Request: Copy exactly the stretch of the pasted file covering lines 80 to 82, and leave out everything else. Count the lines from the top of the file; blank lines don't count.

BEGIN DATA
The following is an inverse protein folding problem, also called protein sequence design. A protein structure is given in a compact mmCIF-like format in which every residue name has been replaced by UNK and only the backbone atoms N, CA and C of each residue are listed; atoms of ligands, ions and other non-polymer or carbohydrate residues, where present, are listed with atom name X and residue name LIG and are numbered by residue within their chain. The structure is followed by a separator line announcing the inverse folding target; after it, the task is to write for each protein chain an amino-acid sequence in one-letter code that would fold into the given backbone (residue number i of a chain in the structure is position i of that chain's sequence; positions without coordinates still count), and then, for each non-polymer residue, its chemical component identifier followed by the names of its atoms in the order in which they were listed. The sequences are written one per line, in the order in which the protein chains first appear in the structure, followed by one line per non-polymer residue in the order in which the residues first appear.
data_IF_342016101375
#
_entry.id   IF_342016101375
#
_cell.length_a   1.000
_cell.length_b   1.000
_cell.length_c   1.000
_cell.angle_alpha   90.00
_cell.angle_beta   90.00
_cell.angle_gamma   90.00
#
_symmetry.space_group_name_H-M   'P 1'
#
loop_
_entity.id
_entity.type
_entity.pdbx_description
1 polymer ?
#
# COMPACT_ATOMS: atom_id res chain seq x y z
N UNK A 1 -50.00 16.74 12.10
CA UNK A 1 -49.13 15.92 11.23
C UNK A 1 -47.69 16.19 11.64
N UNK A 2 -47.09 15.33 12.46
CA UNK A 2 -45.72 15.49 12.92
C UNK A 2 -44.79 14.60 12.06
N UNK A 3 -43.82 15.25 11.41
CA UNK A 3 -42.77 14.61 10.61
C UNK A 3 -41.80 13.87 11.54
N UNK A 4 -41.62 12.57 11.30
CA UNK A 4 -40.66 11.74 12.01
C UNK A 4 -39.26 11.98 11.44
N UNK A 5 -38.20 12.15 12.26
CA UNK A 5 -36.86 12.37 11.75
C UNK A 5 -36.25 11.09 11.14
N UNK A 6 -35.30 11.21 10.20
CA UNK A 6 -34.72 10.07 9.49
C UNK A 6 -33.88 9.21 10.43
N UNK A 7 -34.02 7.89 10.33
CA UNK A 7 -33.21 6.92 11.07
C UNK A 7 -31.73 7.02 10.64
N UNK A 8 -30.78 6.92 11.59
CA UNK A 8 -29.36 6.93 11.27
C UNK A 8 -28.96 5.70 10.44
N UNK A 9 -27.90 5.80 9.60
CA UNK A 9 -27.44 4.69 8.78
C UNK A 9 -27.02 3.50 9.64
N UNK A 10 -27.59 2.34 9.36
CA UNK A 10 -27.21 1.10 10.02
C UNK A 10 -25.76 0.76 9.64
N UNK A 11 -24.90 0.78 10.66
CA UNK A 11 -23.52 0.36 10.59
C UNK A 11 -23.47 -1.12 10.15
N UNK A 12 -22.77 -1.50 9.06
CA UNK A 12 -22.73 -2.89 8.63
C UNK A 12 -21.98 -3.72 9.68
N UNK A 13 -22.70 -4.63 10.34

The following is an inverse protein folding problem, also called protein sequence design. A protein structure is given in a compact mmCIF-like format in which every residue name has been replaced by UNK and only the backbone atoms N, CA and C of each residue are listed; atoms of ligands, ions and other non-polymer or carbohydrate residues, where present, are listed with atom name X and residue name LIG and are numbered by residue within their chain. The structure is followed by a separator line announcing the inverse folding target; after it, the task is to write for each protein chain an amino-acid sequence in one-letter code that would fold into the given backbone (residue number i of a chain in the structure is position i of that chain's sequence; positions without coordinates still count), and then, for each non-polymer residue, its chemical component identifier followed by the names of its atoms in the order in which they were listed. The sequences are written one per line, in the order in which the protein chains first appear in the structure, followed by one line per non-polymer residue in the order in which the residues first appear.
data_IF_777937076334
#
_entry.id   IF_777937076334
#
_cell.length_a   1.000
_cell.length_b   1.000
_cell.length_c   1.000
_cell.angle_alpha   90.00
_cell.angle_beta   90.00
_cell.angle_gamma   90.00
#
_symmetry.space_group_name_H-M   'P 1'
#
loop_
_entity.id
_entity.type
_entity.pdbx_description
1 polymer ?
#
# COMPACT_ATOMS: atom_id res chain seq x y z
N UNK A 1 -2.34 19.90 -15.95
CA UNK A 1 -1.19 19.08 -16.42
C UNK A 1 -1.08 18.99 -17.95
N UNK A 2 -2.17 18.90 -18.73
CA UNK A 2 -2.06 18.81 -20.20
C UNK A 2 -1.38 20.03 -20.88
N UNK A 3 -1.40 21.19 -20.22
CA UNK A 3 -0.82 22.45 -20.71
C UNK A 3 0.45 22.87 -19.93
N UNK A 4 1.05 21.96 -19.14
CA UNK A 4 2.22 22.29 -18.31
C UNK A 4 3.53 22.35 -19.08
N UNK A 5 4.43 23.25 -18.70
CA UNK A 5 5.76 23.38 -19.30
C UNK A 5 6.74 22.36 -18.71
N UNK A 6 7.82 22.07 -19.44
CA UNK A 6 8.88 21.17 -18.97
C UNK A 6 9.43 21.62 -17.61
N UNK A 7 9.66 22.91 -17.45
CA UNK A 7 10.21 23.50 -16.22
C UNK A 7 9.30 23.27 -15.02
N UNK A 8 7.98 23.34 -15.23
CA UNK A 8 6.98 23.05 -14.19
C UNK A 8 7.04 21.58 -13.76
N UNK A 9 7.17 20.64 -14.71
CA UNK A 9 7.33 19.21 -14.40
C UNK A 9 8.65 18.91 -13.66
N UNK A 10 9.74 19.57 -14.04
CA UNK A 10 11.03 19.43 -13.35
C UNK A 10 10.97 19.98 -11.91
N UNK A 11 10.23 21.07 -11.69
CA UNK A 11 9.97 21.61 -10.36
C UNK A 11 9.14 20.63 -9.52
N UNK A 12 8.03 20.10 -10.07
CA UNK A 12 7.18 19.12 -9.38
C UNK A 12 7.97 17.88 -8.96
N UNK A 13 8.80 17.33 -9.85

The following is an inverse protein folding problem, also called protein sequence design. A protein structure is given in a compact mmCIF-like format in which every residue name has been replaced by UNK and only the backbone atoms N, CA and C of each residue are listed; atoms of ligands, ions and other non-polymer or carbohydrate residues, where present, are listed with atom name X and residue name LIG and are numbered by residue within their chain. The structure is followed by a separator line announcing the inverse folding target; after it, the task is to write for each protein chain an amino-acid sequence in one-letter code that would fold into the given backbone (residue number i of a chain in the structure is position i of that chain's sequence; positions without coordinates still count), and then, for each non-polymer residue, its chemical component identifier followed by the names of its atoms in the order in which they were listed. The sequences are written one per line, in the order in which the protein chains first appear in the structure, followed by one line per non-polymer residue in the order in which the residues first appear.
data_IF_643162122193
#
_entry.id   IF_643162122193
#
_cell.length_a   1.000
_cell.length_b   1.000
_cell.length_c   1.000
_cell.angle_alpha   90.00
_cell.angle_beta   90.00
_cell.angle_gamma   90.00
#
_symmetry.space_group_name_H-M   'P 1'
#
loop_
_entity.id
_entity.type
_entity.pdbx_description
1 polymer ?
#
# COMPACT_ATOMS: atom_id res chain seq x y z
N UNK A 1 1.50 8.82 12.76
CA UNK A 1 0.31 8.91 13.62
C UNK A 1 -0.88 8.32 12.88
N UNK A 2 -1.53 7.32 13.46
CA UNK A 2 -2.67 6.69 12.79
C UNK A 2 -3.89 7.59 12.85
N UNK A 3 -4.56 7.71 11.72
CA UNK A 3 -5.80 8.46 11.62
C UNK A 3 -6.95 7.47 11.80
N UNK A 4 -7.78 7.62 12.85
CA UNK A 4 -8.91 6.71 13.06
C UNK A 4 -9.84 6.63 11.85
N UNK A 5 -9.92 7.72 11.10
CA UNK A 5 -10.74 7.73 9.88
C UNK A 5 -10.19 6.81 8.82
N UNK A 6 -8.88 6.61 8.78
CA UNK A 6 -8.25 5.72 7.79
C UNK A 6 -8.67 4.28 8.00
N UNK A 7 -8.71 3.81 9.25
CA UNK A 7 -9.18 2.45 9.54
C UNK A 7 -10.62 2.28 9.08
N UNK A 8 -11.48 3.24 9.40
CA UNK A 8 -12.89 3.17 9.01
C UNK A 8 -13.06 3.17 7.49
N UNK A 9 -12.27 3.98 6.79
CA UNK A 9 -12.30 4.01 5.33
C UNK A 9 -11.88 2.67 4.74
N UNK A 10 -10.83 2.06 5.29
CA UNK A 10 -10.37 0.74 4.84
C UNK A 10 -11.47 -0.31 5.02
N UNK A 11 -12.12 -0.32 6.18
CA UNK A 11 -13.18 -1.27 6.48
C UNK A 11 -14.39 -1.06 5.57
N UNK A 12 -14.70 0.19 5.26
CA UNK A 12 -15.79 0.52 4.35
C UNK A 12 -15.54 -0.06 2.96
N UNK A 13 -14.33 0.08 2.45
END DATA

N UNK A 1 -2.34 19.90 -15.95
CA UNK A 1 -1.19 19.08 -16.42
C UNK A 1 -1.08 18.99 -17.95